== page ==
This disaster is entirely man made which makes it that much sadder, to think that this all could have been avoided if if the individuals responsible cared more about human life than profit margins.

The day before the building collapsed crack were identified in the structure and the banks and shops on the lower floors were evacuated, however the factory managers forced their employees to return to work the next claiming the building was safe and as we all know now it was anything but.

There are many reasons why this building and other like it eventually collapse because not even the best buildings in the world will stay up if their construction or use does not follow what was planned.There are many loads that a building is designed to support, there are 'live loads' such as people, machinery and things that move and there are also dead loads which is usually the weight of the building itself. The top four levels of the plaza were not given a permit to be built possibly because the soil or foundations beneath would not support the weight of the building or the structure itself was never designed to hold an additional four levels of concrete construction. Many newspapers have reported shoddy construction methods and lack of reinforcement being responsible for this disaster but even if this building was built to code including the top four floors it was still never designed to support the live loads of a factory with thousands of workers and machinery.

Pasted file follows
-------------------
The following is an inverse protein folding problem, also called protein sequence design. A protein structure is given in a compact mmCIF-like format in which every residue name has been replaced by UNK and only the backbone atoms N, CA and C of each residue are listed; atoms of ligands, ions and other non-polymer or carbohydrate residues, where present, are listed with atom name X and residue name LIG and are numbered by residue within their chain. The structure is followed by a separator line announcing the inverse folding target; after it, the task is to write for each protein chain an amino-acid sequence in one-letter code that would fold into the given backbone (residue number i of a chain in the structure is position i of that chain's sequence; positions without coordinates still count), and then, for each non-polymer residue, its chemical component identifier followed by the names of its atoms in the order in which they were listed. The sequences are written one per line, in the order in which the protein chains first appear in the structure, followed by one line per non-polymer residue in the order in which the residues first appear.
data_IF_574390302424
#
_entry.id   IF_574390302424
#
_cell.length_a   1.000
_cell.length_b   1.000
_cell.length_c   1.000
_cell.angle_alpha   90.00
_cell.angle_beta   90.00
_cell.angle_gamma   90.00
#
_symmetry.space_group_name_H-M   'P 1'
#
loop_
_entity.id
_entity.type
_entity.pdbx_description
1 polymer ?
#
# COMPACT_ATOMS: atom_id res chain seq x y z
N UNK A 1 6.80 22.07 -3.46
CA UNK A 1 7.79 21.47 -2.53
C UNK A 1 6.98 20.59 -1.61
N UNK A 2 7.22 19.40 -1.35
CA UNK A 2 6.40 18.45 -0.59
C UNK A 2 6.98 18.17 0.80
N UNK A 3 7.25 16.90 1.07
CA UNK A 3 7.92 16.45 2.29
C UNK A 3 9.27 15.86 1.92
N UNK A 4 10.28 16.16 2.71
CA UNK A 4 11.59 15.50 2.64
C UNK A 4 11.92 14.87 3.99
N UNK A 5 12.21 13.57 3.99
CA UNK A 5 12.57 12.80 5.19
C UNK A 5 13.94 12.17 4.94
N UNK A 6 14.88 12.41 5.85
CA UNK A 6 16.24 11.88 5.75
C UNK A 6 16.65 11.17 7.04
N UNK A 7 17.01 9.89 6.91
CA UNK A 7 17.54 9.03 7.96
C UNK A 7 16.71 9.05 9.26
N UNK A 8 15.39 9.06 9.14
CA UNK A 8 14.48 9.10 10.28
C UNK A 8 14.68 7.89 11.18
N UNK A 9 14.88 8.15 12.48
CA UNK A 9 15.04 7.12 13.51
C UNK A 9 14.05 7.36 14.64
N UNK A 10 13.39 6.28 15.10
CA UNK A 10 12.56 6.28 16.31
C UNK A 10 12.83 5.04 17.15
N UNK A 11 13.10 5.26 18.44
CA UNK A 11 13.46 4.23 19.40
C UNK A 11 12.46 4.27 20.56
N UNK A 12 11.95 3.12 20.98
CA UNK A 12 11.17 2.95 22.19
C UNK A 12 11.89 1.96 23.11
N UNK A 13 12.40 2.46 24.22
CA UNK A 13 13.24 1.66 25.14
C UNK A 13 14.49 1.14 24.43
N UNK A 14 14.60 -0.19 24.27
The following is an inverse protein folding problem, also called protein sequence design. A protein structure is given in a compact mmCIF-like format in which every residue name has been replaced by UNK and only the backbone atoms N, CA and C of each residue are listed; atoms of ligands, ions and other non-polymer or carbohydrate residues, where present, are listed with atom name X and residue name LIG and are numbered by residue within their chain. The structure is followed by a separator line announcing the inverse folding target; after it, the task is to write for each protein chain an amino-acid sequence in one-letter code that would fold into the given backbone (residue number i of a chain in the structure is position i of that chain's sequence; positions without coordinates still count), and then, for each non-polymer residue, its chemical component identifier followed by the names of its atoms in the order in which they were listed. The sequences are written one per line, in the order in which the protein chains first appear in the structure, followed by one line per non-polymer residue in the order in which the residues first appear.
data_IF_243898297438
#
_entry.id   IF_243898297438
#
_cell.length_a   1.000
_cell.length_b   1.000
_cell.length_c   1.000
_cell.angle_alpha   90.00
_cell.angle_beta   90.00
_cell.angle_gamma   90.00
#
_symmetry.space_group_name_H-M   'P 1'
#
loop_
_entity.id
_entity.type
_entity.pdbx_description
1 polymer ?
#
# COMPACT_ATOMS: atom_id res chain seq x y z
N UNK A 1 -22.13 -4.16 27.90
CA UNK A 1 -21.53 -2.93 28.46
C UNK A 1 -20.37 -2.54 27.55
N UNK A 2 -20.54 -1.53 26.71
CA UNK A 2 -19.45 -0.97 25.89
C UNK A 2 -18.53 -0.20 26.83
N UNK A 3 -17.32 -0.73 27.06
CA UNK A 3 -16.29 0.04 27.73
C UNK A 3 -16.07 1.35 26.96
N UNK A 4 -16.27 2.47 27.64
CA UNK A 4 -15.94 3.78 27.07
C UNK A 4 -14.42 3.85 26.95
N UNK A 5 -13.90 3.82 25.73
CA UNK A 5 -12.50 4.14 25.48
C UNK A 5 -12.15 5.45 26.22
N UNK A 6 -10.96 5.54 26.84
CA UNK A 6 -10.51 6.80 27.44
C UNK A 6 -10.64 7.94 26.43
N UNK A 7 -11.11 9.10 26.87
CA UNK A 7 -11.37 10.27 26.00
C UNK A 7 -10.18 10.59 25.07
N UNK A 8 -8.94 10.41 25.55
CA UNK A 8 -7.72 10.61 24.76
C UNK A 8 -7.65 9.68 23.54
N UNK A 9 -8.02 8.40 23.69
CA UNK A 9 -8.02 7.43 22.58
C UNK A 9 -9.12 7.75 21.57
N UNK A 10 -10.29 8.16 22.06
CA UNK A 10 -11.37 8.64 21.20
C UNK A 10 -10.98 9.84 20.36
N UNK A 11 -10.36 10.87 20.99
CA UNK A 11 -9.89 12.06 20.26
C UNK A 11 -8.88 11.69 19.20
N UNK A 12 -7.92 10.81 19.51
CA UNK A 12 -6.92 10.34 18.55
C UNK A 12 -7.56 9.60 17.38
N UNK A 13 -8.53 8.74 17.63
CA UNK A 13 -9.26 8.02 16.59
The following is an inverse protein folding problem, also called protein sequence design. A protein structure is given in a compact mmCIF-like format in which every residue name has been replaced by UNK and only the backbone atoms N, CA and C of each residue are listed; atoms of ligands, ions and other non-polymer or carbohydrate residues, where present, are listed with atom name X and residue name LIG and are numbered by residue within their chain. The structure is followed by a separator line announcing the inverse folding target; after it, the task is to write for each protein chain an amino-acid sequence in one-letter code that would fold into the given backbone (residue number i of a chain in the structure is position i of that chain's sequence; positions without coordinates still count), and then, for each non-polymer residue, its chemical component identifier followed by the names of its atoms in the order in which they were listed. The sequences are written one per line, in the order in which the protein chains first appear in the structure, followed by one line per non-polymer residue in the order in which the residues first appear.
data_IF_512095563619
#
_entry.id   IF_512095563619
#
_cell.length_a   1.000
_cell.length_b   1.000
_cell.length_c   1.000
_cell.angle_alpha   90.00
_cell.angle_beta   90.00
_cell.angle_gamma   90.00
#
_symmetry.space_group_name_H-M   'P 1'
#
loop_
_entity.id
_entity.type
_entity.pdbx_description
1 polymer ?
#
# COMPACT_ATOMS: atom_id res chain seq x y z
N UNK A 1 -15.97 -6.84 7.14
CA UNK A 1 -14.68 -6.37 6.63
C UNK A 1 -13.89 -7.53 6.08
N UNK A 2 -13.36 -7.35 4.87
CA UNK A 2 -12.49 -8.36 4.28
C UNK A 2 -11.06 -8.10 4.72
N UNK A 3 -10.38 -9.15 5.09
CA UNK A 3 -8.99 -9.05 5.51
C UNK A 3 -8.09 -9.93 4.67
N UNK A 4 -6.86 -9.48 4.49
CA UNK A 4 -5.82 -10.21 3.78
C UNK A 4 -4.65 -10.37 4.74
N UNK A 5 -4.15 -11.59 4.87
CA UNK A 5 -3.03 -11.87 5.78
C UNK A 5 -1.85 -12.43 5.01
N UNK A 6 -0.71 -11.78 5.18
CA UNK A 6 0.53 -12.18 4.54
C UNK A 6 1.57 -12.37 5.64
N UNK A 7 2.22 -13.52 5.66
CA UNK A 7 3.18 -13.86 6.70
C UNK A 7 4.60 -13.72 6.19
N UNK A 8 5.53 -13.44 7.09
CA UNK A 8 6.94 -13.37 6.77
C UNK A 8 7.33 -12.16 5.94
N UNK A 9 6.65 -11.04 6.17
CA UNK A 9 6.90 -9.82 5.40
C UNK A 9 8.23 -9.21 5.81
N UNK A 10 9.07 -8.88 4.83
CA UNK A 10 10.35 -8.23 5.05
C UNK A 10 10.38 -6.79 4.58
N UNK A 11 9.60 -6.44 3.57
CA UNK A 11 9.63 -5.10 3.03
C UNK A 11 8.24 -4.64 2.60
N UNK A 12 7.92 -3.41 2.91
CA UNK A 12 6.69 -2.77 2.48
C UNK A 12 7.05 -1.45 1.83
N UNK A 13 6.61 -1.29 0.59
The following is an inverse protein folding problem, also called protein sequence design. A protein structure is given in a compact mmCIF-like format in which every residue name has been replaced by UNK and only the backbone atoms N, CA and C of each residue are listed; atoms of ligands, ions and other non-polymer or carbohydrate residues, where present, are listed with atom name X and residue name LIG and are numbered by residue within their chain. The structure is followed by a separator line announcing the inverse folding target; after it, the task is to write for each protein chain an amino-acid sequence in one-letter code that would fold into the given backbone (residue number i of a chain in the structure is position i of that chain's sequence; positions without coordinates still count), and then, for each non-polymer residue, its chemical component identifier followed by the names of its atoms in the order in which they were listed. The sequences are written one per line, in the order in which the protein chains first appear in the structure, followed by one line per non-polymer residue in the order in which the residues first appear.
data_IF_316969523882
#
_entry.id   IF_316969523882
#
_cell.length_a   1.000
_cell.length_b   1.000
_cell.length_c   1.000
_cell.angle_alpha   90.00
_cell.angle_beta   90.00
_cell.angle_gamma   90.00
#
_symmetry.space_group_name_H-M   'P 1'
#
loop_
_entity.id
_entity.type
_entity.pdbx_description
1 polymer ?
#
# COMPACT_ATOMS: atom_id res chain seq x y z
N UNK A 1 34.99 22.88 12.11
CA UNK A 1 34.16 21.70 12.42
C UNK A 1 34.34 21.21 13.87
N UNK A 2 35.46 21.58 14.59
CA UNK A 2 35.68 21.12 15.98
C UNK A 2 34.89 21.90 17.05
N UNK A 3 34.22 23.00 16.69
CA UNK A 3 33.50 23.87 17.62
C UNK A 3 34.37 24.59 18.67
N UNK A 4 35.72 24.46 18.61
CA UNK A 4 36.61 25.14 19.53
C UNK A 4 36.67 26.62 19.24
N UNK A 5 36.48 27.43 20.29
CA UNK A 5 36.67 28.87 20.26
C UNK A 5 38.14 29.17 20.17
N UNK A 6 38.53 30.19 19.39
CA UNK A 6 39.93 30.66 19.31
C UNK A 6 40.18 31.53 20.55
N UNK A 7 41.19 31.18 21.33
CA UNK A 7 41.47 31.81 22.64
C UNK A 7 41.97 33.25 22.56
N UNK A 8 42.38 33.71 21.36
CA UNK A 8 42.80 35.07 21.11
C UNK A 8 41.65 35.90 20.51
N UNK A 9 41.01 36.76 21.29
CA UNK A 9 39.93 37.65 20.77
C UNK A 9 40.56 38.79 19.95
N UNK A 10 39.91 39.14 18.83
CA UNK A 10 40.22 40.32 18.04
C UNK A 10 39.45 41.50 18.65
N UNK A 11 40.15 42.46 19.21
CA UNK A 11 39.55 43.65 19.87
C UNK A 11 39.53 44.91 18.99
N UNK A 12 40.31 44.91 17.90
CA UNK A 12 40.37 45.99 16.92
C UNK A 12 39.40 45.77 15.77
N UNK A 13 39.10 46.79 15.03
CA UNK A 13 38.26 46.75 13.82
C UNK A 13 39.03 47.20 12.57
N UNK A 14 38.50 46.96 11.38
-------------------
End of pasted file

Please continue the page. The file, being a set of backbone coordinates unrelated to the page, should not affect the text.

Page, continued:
Even if a building is built properly and used for its intended purpose unlike in Bangladesh it can still collapse due to human error. I learnt about the 'New World Hotel' Disaster in a construction class about three years ago. This hotel was built in Singapore in 1971 and collapsed in 1986 killing and injuring many. An inquiry discovered the cause of the collapse after looking into every environmental aspect around the sight, they discovered that the building was designed only to hold the live loads and operational loads of the hotel and not the dead load. It was only a matter of time till the building could not support its own weight resulting in its collapse.

What I am trying to say here I guess is that there is no one factor that creates tragedies like these, they come as a result of many people either turning a blind eye, being corrupt or just being negligent.

Architects, Engineers and Construction workers all have huge responsibilities on their shoulders, they need to ensure that anything that they design, authorize or construct guarantees the safety of human life to avoid such terrible disasters in the future.

http://en.wikipedia.org/wiki/2013_Savar_building_collapse
http://www.telegraph.co.uk/news/worldnews/asia/bangladesh/10036546/Bangladesh-Rana-Plaza-architect-says-building-was-never-meant-for-factories.html